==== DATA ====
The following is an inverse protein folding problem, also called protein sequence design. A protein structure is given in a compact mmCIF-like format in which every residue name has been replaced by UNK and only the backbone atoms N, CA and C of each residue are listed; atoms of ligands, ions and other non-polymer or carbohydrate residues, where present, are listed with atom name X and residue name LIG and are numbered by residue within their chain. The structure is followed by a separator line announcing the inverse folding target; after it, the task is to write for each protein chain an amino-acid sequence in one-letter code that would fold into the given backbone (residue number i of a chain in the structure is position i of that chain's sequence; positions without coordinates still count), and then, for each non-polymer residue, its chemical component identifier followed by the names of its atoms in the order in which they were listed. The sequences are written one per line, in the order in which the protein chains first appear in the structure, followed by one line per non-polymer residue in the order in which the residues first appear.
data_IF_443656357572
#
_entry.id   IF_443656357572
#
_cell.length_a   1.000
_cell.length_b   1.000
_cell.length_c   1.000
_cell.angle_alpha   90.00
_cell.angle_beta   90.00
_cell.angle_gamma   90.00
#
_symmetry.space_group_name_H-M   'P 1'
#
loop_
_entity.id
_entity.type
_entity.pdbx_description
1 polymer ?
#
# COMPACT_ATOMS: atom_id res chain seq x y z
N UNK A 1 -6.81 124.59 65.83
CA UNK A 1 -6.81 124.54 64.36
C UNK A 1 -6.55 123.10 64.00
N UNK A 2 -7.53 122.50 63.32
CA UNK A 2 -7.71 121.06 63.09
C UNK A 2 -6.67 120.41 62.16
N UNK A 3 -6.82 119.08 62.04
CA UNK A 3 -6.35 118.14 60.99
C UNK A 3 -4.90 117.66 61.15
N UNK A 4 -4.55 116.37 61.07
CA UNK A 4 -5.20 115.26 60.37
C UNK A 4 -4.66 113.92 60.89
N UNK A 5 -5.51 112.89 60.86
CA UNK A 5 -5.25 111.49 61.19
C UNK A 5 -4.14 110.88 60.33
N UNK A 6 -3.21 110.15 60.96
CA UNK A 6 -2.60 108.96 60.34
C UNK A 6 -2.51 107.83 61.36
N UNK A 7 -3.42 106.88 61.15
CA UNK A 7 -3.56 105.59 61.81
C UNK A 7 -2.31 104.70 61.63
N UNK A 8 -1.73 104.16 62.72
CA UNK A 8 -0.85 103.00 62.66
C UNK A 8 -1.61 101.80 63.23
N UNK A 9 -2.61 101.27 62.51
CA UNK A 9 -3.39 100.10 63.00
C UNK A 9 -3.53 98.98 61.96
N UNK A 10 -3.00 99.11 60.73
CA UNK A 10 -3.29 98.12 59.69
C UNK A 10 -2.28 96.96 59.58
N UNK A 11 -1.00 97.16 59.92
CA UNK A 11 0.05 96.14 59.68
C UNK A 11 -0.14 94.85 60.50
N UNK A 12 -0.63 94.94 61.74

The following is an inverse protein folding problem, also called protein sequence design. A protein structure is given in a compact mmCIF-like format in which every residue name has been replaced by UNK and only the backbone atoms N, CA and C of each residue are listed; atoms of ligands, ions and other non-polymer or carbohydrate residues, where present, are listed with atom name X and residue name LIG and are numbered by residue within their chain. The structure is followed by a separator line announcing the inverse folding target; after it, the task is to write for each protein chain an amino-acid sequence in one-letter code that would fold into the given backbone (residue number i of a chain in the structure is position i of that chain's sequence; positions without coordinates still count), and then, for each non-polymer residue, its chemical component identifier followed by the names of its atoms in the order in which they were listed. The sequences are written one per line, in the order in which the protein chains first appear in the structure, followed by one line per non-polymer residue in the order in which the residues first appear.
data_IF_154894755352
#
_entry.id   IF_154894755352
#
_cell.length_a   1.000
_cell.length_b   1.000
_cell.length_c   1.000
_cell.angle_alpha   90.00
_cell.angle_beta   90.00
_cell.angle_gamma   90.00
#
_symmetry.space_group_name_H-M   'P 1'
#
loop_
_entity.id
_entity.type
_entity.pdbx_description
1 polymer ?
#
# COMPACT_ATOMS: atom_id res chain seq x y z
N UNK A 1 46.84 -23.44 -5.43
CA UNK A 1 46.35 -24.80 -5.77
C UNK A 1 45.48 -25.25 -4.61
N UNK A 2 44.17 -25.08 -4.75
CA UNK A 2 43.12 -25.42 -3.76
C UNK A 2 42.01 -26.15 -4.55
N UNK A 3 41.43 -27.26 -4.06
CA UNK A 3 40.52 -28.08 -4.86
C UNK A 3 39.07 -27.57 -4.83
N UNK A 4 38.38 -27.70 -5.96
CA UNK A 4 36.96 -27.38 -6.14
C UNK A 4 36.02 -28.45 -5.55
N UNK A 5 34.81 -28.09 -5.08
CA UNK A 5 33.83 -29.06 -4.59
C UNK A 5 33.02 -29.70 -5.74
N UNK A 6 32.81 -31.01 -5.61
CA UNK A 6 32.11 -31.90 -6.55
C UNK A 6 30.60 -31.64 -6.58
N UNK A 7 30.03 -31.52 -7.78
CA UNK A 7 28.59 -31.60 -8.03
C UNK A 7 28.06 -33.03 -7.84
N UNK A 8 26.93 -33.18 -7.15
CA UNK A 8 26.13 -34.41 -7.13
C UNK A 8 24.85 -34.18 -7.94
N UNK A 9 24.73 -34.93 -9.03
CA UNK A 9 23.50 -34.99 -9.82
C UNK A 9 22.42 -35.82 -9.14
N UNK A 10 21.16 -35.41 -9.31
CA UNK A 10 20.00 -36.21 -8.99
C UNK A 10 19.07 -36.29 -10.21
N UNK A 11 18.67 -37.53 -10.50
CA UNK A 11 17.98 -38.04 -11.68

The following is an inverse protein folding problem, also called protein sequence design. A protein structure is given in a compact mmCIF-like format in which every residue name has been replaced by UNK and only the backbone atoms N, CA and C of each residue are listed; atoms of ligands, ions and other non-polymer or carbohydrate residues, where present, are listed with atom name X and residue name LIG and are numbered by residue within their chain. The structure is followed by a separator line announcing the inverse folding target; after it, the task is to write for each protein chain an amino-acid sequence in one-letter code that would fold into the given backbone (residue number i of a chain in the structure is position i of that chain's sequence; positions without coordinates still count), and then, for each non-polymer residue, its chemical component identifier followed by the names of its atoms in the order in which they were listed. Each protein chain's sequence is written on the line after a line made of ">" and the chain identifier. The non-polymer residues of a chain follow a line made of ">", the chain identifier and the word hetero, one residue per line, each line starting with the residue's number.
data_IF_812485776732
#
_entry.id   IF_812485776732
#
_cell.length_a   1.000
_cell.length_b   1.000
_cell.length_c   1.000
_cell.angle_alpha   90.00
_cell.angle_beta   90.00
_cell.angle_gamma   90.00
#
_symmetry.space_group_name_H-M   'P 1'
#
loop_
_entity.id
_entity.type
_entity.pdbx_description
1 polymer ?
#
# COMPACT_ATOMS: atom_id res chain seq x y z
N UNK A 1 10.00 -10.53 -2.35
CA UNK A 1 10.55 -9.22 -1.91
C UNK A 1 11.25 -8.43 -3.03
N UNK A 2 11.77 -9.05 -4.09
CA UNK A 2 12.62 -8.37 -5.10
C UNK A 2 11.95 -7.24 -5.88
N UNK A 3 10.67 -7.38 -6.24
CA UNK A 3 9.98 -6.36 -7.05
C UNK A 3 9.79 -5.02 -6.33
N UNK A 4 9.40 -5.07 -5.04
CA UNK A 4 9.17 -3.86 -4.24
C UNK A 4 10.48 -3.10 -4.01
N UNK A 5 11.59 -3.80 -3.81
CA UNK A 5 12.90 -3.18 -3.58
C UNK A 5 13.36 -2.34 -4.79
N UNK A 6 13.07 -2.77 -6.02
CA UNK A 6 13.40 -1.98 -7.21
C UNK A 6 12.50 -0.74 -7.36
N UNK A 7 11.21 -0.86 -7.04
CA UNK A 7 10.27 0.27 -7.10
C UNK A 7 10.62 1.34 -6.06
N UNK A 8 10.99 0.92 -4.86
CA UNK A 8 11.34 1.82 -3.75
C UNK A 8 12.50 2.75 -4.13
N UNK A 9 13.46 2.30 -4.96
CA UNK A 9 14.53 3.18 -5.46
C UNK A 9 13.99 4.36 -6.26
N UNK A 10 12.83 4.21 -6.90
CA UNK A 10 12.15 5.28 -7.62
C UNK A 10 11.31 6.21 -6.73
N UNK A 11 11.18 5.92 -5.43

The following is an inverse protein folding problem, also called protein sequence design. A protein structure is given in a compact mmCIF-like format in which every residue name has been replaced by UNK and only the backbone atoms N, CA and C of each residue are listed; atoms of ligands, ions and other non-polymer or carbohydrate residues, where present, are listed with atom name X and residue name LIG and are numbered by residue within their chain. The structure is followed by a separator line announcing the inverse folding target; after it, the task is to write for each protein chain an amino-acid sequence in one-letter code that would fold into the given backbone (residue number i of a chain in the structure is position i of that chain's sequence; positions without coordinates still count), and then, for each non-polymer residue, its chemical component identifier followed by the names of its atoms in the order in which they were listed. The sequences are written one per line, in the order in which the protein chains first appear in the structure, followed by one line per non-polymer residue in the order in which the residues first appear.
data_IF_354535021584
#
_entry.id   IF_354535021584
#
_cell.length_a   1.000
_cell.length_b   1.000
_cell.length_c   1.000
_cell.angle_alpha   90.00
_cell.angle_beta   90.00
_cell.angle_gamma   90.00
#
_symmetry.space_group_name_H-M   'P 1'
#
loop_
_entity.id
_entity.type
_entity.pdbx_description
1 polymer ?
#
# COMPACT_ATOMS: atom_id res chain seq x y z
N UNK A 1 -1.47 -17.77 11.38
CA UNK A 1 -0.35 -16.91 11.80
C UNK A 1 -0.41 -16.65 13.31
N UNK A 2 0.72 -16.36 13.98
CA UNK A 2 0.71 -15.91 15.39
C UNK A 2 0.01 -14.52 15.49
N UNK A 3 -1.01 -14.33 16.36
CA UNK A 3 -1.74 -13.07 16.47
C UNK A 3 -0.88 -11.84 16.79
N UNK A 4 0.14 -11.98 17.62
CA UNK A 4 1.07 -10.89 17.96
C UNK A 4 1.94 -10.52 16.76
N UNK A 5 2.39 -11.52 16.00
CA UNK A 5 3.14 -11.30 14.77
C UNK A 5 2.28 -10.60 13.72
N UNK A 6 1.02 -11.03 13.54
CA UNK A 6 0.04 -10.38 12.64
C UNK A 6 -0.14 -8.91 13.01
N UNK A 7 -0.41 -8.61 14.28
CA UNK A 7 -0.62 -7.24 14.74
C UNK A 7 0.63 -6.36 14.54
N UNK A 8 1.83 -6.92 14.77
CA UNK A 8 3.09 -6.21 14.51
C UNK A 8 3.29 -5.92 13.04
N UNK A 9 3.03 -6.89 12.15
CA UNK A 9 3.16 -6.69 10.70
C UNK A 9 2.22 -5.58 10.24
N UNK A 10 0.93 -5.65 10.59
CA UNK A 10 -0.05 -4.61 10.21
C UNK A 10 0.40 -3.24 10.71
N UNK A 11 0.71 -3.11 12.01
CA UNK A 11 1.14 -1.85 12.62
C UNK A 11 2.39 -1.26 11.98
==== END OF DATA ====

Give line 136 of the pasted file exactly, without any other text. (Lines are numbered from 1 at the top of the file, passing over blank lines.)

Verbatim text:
N UNK A 3 10.67 -7.38 -6.24